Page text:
John went over to him and said, in a low, desperate voice, "Then give me a solution." Rodney straightened up and looked—like he'd never looked before, helpless and a little sad. "Something," John insisted, but Rodney didn't launch into his usual frenetic motions, shoving John away, or saying, "Yes, yes, all right, give me a minute; I'm not Superman." Rodney just stood there, his body gone still in a way that Rodney was never still, and looked at him with eyes as blue and huge as the sky.

    "I can't—" Rodney said helplessly. "Not while their ship's DHD is—"

    "Sir," and this was Weskett again. "Dial-out failed, sir. What should I do?"

    "There's no simple way to—" Rodney said, his voice pitched low. "Not without—"

    "The hell with them," Ronon said, and his face was hard. "Forget the bomb, let the hives come: they'll take care of this. Your friends want to put themselves in between—"

    "No—Jesus!" His hands curled into fists. "I don't want this on my goddamned doorstep!"

    "Sir—" Weskett said.

    "Fucking three-way clusterfuck—I said no!" John shouted at Ronon. "I won't have it! Sky full of ships, trapped like rats—"

    "Sir," and this was Brock, sitting at the weapons console, frowning and tapping his radio. "They're broadcasting again, sir. 'The Daedalus, Critias, and Timaeus, as emissaries of Stargate Command—'"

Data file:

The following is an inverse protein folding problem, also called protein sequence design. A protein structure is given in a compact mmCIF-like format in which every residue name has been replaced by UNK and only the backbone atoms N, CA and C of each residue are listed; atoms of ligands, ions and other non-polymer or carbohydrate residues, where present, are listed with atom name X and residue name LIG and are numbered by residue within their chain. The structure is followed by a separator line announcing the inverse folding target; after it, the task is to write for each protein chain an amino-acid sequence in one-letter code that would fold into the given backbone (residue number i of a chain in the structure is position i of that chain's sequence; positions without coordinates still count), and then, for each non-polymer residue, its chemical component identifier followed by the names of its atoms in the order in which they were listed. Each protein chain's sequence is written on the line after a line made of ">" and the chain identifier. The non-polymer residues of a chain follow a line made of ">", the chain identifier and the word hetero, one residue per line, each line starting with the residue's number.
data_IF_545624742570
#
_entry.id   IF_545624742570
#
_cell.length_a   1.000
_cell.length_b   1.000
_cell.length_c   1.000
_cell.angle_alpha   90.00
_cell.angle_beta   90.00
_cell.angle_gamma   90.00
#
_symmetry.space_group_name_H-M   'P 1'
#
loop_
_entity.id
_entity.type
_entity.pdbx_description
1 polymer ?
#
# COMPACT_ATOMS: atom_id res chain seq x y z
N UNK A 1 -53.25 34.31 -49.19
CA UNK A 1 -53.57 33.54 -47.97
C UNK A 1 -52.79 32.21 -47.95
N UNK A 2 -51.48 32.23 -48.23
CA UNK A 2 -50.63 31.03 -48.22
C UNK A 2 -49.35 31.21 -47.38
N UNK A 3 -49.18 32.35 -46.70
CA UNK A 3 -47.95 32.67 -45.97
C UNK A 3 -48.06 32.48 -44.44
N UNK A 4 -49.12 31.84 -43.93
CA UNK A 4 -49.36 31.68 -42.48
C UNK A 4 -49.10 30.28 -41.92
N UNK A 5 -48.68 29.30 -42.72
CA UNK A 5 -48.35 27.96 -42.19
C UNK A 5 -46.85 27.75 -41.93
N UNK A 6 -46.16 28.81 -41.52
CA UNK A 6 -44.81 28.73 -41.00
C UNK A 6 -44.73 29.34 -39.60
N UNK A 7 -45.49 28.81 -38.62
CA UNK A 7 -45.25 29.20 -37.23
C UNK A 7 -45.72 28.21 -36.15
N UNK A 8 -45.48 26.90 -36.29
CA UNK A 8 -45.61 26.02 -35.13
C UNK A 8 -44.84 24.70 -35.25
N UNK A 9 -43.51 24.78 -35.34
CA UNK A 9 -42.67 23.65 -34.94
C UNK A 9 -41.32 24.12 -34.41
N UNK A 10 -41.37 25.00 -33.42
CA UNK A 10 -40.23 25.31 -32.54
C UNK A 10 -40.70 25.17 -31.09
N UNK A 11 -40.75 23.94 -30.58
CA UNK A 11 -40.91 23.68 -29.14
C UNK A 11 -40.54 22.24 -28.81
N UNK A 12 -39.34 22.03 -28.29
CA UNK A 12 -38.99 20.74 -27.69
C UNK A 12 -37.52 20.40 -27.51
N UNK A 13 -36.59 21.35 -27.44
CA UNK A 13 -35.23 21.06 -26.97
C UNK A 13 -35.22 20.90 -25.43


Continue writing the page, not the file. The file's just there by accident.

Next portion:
"Heard it," McKay snapped. "Surrender Dorothy," and then: "You know, there hasn't been anything good on the radio since new wave," and John blew out a surprised laugh.

    "We should abort the mission," Teyla said firmly. "Our plan was a good one, but the circumstances have changed. These are no longer ideal battle conditions; we can have better ones at our choosing. We should fly away before the hives arrive—"

    "The SGC ships'll follow us," Ronon said.

    "I'm not running," John said, his eyes locked on the Daedalus. He'd lived on that ship. She'd saved his life more than once. He knew her crew, he knew her routines. He knew her layout. He knew where the ship's DHD was.

    "Sir," and John could hear the growing hysteria in Weskett's voice. "What do you want me to do?" He looked to McKay but McKay was bent over his station, hands flickering over the controls. He looked back at the ship.

    "Open fire," John said.

    Epilogue.



    1.


    When the first footfalls woke the sleeping city of Atlantis

    And voices rang again across the city of Atlantis

    The waters had not parted, the ocean floor seemed solid

    But memories awoke again in the city of Atlantis.

    —Rashelka, "Song of the City"


    2.